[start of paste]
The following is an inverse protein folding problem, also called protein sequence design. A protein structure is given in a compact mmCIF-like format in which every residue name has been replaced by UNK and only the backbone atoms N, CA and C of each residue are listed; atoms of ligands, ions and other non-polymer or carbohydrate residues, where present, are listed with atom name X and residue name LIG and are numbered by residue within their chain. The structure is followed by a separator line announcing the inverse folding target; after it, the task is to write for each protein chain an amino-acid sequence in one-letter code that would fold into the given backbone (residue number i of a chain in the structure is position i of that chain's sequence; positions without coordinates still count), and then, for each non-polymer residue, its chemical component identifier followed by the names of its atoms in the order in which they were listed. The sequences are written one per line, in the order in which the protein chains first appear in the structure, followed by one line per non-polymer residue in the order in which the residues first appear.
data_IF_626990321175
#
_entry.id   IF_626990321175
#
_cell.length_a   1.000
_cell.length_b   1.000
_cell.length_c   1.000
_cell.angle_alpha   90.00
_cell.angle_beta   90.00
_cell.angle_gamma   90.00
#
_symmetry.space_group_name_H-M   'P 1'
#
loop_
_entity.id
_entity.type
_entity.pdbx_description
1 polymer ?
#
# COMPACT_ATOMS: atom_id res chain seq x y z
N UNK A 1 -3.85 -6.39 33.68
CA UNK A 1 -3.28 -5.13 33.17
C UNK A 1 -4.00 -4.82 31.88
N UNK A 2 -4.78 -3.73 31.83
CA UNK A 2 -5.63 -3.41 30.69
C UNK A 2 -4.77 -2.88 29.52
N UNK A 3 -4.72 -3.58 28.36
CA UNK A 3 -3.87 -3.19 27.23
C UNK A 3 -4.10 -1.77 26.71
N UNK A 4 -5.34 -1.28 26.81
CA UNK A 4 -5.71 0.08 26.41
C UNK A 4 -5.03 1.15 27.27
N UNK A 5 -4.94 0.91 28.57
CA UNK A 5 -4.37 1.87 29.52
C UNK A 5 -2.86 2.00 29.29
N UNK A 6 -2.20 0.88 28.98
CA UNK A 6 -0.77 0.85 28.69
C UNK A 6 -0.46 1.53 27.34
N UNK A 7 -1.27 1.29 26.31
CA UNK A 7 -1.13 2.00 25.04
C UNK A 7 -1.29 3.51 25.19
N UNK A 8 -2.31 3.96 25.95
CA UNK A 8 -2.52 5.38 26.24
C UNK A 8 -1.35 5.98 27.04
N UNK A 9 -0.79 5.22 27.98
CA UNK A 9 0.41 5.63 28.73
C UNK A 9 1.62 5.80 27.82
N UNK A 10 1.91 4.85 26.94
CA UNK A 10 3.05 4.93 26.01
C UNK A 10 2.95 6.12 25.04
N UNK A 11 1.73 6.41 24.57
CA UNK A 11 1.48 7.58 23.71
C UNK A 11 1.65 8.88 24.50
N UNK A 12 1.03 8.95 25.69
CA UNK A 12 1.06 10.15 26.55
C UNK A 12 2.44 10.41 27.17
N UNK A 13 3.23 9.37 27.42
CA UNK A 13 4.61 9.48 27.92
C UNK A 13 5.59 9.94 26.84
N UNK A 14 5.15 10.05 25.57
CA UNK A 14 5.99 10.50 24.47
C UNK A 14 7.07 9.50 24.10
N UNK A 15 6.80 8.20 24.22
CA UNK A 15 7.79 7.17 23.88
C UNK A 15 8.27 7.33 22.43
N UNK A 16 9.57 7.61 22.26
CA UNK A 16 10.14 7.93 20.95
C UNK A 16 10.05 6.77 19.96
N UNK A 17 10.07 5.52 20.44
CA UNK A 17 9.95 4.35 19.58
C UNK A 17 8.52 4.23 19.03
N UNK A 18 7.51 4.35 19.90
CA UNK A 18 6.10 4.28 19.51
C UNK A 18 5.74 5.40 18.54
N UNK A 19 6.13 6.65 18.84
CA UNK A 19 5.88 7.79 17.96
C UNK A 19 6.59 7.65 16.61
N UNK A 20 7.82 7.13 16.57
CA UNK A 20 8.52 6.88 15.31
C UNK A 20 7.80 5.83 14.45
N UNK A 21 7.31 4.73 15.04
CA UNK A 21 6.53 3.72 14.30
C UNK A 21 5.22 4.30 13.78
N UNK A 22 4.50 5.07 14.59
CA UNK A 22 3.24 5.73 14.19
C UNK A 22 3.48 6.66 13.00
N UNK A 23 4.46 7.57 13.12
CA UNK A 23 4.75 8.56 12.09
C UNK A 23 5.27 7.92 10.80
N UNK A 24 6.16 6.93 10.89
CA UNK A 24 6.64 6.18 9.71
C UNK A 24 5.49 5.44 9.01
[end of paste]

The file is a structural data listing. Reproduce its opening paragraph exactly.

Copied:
The following is an inverse protein folding problem, also called protein sequence design. A protein structure is given in a compact mmCIF-like format in which every residue name has been replaced by UNK and only the backbone atoms N, CA and C of each residue are listed; atoms of ligands, ions and other non-polymer or carbohydrate residues, where present, are listed with atom name X and residue name LIG and are numbered by residue within their chain. The structure is followed by a separator line announcing the inverse folding target; after it, the task is to write for each protein chain an amino-acid sequence in one-letter code that would fold into the given backbone (residue number i of a chain in the structure is position i of that chain's sequence; positions without coordinates still count), and then, for each non-polymer residue, its chemical component identifier followed by the names of its atoms in the order in which they were listed. The sequences are written one per line, in the order in which the protein chains first appear in the structure, followed by one line per non-polymer residue in the order in which the residues first appear.